Many racehorses have their legs bandaged in an effort to reduce the chance of overreaching and injury when they are worked or exercised; many sport horses and those ridden for pleasure have their legs bandaged or wrapped by owners who believe they are providing support to equine legs. In horses that are not racing, the chance of injury from interference is much lower as they are not working at racing speeds.

British veterinarian Dr. Campbell Thompson of Nantwich Equine Vets is urging horse owners and riders to carefully consider if their horses should wear leg support while being ridden. The former vet of the British Olympic team, Thompson warns that horses’ legs can overheat if the horse is worked hard or if the weather is hot. This overheating can make horses susceptible to tendon damage in the legs that are wrapped, he says.

While open-front boots, like those worn by horses that jump, are not potentially harmful, bandages that completely encase the horse’s legs, like those used on racehorses, can cause overheating and potential for injury, Thompson said. Additionally, he does not feel that any wraps provide support for the horse’s limbs.

Read more at Horse & Hound

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Ask Your Veterinarian: What Heart Scans Can Tell You, And What They Can’t

by | 05.21.2018 | 6:34pm

Secretariat, who was known for having an abnormally large heart

QUESTION: Some buyers at the upper end of the auction market are now including heart scans as part of their pre-sale vetting process. What can these scans tell buyers, and what don’t they tell us?

ANSWER: Heart scans, also known as echocardiograms, are used to create ultrasonographic images of the heart. Echocardiography allows visualization of the entirety of the heart. This includes the cardiac walls and interventricular septum (composed of cardiac muscle), the valves and chambers within the heart, and the large vessels that carry blood to and away from the heart.  Ultrasound facilitates accurate measurement of these cardiac structures and can be performed at different phases of the cardiac cycle (such as systole and diastole). By examining the heart throughout the cardiac cycle, determination of cardiac function indicators can be made. Some of these indicators of cardiac function include stroke volume, cardiac output, fractional shortening, and end-diastolic volume.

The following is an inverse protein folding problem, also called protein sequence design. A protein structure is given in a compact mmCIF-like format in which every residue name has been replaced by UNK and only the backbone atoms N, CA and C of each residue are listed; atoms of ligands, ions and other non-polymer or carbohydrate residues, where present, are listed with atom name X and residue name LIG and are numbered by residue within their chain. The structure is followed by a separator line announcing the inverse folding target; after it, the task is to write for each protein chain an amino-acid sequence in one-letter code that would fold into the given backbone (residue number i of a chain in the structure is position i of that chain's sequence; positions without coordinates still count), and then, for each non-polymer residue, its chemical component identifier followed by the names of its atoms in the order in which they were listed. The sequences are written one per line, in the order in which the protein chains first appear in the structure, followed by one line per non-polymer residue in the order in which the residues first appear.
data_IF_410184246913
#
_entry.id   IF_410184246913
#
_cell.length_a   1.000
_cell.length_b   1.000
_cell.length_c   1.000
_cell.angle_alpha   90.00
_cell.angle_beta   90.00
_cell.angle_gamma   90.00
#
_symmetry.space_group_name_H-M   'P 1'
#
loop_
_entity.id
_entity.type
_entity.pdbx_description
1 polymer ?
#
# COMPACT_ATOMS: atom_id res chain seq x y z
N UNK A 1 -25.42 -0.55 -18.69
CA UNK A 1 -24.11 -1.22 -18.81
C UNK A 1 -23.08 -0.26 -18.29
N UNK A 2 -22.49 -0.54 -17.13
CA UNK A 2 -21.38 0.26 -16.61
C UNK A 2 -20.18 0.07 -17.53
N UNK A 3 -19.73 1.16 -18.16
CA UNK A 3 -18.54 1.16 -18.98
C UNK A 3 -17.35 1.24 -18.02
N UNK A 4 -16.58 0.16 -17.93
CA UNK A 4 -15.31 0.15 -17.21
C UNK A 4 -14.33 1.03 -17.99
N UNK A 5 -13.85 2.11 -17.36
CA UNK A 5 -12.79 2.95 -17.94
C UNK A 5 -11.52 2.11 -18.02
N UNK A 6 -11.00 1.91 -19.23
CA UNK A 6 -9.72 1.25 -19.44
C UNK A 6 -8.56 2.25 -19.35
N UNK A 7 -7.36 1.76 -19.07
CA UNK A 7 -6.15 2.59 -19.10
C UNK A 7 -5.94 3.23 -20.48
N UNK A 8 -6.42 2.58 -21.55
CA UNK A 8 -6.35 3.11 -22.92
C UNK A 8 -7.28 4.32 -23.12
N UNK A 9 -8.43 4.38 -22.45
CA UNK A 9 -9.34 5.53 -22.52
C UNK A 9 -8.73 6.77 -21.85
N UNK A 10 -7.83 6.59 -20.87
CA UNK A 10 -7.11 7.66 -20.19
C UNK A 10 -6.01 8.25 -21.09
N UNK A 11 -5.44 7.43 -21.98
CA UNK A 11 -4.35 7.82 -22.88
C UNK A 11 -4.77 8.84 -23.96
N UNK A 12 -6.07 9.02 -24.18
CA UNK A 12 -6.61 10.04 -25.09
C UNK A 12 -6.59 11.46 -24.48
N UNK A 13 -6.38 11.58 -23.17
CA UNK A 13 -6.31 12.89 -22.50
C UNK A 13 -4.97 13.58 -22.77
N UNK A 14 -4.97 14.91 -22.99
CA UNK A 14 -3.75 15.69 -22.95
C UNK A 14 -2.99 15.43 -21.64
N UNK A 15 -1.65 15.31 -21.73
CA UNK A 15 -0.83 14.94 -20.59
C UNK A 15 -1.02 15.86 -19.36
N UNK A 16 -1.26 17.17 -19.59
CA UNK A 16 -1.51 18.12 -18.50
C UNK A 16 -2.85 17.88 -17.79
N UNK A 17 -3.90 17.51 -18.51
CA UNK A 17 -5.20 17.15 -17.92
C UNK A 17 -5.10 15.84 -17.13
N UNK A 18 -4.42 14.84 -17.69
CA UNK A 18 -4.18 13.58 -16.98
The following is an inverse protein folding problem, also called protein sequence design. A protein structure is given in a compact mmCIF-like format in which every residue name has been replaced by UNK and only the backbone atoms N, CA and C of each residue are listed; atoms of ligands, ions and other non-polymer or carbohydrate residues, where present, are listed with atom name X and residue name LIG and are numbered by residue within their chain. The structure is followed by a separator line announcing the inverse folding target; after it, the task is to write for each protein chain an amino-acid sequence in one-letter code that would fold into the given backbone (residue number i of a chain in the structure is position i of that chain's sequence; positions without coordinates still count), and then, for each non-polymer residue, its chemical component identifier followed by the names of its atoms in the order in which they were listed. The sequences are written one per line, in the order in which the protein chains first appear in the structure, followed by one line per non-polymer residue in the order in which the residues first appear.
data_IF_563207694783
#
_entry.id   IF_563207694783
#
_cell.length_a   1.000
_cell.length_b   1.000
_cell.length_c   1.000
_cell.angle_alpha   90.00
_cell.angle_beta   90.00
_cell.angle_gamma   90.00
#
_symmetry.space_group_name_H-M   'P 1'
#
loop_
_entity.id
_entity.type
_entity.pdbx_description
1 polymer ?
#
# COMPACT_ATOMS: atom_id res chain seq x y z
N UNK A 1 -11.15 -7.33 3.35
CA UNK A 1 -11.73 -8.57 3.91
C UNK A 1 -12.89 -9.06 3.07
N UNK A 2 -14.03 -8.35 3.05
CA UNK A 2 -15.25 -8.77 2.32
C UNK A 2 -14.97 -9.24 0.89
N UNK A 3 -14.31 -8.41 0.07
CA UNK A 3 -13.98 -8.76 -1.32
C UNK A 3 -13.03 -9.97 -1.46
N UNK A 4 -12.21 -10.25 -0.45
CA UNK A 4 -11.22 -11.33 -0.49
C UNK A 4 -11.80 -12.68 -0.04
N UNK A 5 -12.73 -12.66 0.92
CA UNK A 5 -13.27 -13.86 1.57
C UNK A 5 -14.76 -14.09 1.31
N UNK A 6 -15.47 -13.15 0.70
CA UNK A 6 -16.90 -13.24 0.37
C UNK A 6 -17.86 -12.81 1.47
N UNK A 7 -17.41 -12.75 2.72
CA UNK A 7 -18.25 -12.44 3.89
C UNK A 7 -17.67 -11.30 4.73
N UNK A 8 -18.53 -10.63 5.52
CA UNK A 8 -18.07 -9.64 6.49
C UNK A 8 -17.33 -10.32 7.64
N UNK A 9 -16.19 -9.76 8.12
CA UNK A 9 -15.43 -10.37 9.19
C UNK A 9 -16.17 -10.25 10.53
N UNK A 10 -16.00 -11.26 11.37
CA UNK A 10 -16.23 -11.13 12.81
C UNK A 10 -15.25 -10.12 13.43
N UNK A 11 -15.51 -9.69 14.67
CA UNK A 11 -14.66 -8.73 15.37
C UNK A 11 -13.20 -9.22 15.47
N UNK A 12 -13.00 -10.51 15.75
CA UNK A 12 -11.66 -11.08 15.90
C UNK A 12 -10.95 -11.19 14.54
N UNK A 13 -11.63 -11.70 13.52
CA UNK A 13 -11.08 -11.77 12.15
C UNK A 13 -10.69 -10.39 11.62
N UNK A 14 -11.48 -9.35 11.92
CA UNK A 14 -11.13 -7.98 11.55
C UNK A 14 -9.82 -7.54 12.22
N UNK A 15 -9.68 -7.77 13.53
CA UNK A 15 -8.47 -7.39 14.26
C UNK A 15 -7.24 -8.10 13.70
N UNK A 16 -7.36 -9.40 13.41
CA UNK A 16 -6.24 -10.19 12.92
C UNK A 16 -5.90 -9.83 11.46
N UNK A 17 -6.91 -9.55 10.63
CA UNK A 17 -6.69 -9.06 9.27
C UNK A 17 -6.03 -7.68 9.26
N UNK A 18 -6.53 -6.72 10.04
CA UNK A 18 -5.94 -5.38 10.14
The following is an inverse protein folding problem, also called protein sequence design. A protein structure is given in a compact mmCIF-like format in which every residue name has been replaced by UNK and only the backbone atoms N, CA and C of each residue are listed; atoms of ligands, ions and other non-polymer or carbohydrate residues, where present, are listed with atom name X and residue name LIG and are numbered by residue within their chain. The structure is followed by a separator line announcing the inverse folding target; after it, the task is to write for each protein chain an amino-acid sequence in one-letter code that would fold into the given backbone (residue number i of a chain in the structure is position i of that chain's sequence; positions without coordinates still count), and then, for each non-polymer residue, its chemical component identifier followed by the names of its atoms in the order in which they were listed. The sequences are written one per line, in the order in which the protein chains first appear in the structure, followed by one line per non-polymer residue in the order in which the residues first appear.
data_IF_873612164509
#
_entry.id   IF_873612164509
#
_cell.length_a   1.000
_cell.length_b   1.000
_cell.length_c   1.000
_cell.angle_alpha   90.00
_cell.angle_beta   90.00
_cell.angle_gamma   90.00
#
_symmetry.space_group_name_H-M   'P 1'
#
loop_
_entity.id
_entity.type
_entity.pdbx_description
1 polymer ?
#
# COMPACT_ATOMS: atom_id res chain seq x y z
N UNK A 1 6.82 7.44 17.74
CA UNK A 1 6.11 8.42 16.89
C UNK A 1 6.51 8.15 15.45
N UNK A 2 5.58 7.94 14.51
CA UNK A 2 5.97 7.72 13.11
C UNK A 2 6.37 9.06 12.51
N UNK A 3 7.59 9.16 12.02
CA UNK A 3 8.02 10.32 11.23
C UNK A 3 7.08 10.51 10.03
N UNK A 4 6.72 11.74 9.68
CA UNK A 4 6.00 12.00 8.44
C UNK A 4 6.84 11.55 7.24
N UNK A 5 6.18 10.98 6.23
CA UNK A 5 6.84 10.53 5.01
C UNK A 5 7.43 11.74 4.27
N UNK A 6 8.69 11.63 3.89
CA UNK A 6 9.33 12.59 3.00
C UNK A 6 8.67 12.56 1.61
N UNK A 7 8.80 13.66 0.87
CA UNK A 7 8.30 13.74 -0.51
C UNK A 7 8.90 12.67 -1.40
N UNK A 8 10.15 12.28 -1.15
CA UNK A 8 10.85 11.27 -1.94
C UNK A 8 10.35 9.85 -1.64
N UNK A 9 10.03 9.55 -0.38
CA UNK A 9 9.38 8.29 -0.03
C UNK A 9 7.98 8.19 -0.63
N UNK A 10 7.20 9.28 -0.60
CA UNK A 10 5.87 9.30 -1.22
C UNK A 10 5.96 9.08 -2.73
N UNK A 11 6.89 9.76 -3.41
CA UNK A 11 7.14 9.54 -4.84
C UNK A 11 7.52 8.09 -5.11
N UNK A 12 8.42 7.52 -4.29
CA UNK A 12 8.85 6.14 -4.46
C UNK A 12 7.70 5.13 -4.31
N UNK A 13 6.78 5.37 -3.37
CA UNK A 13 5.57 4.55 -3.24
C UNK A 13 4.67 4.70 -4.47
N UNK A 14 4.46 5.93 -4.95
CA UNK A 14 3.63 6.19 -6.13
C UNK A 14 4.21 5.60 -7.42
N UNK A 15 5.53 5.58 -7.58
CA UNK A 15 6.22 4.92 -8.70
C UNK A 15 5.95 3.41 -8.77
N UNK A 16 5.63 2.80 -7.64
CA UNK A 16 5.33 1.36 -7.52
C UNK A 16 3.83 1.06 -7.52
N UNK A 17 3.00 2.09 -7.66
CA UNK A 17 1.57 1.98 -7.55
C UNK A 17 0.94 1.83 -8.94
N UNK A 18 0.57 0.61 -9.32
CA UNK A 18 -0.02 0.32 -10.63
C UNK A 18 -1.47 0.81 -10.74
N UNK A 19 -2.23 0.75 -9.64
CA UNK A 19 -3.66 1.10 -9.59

Many of us are familiar with racehorses storied to have famously large hearts—Secretariat and Eclipse being two primary examples. It has been theorized that the successes of these two legendary horses can be credited to the size of this organ. And there is reason to conclude that this is the case. The left ventricle is the most muscular cardiac chamber and is responsible for pumping oxygenated blood coming directly from the lungs out through the aorta to be delivered to the rest of the body. In human athletes that are trained for either endurance or strength, there is evidence that thickening (hypertrophy) of the left ventricular wall can occur with training. This structural change can lead to increases in stroke volume and cardiac output, which ultimately enhance a person’s oxygen carrying capacity. Studies have also demonstrated that these structural changes can occur in equine athletes in response to training. Electrocardiography was used in the 1970s to demonstrate that increased cardiac size is related to enhanced athletic performance.

Heart scans have become an important component of the sales process. The veterinarians who perform these scans have measured a large number of equine hearts and have as such amassed a large database of information. This information can be used to make recommendations on both the athletic and breeding potential for a horse. Because much of this data is proprietary information, there is a paucity of recent peer-reviewed literature available on the subject. However, many who have pursued this purchasing strategy have encountered success in using it. It must be emphasized that evaluating the heart in isolation from the rest of the body is really just “one piece of the puzzle”. The athletic potential of a sales horse often includes analysis of other factors, including genetics and musculoskeletal conformation, before a recommendation is made.